Science in a Troubling Political Climate – Dr. Chris Widga – Part 2

New Hampshire doesn’t have a state museum.  I never realized there were such things until someone I interviewed mentioned a mastodon fossil in Albany, which prompted me to travel to the NY State Museum soon after to see it.

Not understanding what a state museum is, it shocked me that there was no admission fee; anyone from anywhere could visit the museum at no cost.  I marveled then—as I marvel still—that such places exist. (To be clear: not all state museums are free.)

The Cohoes Mastodon at the NY State Museum in Albany, NY; picture taken by the author of this blog.  I learned of this mastodon thanks to Dartmouth professor, Dr. Roger Sloboda, after interviewing him for a piece I was writing about a mammoth & mastodon exhibit at the Boston Museum of Science in 2012.

 

 

Illinois not only has a state museum, that museum is made up of five separate museums with over 13 million artifacts.  And in 2015, Governor Bruce Rauner wanted to close it completely.

During a messy and contentious budget battle, the museum was shuttered for nine months, only to be reopened this past July with a new $5 admission fee.  But by then, most of the staff had gone, forced to take jobs in other places as their future at the museum was decidedly uncertain.

 

Screenshot from this page of the Illinois State Museum website.

 

No one knows this better than Dr. Chris Widga, who had been a vertebrate paleontologist employed at the Illinois State Museum.  He now works at the Center for Excellence in Paleontology at East Tennessee State University (ETSU).

“The whole question of Channel Islands and island mammoths probably got me through last winter,” Dr. Widga explained as we spoke by phone.

We were discussing the effect islands had on proboscidean evolution and the exciting recent research done in part by researchers from The Mammoth Site and the National Park Service.

“In Illinois, as the State government was falling apart around my ears, as the State Museum was closed, I basically closed my door and was doing the analysis for the Quaternary International article. In so doing, I was thinking about these pygmy mammoths. As it’s icy outside and subzero for about six weeks at a time, that kept my sanity.” He laughed.  “So the Channel Islands has been my refuge, I guess, even though I’ve never actually been out on one of them.”

The move from Illinois to Tennessee was not just a contrast in physical environments.  It also meant moving from a scientific institution founded in 1855 to one that has been open for just 10 years.  Dr. Widga explained that a mere two weeks prior to his start date at ETSU, the university formed a partnership with a local science center.   The ETSU staff maintains the collections, conducts research, and oversees excavations at the nearby Gray Fossil Site.  The science center staff is responsible for educational activities within the museum and overall maintenance.

“Their [educational] philosophy is very similar to ours,” Dr. Widga said of the science center. “It’s inquiry-based. We want people to come in and learn through asking questions rather than just be spoon-fed facts.”

So much of what Dr. Widga has done involves public outreach.  From videos about the collections at the Illinois State Museum to long-distance learning programs like The Mammoth Expedition, work he did in conjunction with Dr. Katy Smith at Georgia Southern University and with the Milwaukee Public Museum.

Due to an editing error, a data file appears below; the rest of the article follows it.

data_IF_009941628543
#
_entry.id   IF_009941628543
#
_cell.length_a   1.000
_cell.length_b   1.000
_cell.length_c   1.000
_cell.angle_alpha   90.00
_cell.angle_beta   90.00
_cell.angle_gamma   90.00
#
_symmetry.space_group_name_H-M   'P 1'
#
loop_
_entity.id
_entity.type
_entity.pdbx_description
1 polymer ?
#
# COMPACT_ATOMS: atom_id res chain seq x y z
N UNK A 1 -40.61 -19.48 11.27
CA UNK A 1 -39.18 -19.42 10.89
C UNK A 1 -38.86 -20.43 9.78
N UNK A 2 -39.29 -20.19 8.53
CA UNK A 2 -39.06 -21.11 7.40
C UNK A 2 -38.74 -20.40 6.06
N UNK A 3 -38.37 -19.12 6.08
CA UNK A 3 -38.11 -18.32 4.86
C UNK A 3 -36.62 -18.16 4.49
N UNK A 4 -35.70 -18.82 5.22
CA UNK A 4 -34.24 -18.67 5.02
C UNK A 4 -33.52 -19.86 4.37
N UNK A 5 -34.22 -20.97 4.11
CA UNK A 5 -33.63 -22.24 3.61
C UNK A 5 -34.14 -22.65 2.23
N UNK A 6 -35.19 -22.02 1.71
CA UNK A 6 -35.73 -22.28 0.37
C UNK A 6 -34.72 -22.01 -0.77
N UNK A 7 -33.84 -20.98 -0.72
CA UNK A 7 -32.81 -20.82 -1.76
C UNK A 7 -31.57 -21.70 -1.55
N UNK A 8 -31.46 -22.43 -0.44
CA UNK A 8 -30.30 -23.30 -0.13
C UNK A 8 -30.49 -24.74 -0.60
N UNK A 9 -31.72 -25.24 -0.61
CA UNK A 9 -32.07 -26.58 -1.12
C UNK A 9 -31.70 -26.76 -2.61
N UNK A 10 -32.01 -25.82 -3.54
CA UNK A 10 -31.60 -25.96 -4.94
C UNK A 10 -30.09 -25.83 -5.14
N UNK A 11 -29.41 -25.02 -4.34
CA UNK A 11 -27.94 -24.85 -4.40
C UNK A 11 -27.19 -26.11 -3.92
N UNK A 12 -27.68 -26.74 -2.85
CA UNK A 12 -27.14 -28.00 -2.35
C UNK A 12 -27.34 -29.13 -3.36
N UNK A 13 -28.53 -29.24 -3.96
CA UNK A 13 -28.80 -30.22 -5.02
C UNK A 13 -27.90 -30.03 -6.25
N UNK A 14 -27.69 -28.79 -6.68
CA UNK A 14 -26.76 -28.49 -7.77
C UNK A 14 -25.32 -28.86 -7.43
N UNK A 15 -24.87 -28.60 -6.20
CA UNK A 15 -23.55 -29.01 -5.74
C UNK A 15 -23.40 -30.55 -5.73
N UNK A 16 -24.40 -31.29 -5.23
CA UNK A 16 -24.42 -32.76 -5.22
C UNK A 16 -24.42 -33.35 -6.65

When I commented on how much I loved that kind of publicly accessible information, his response was, “Part of that is because I’m in a museum. I’m not buried under coursework and teaching. Outreach is valued. The way you justify your existence in a museum is to connect with the public.  And part of that is figuring out how we can connect with the public in ways where it’s an exponential relationship.”

In other words, not having a one-on-one conversation with a museum visitor, but creating a website about the Ice Age in the Midwest, for example.

Figure from a presentation done by Dr. Chris Widga as part of the National Science Foundation grant received; image courtesy of Chris Widga.

 

Despite everything he’s gone through, there is no question Dr. Widga loves what he does.  It permeates his voice when he speaks of paleontology, and it prompted me to ask if he ever becomes excited at work.  His response was a definitive ‘YES.’

By way of explanation, he quoted his now-retired colleague, Dr. Jeff Saunders, who used to say, “‘Going to work in the morning was like going to Disney Land everyday.’”

Not only did the two scientists literally work across the hall from each other at the Illinois State Museum, they were apparently known to shout out excitedly to the other whenever one read a great article or wanted to share a relevant scientific image.

“Part of the reason I like museums is because you just never know!” Dr. Widga continued. “Some of the new things come from the collections; some of the new things come from new papers. You read them and you’re like, ‘oh, this explains it!’ It was something that you had been working on for a long time and, all of a sudden, somebody else had that last piece of the puzzle that puts the whole thing together.

“At least once a day—even on the worst days—there’s something that comes through and I’m like, ‘oh, this is so cool!’”

Proboscideans at Morrill Hall at the University of Nebraska State Museum of Natural History; image courtesy of Chris Widga

 

The seemingly idyllic work environment in Illinois lasted for a decade until 2015. Despite protests, a MoveOn.org petition and public outcry about the museum closing, Dr. Widga and his colleagues were forced to consider other options.  The fate of the museum was out of their hands.

“There was a point as I started looking for jobs last year that I asked myself, you know, do I want to continue in this vein?”

“I’d watched many of [my colleagues] that had taken jobs in Research One institutions [become] totally burned out.  Or they’d kind of gone in weird and funky directions, not because the research was taking them in that direction, but because they were getting pressure from their institution to go in a certain direction or something like that.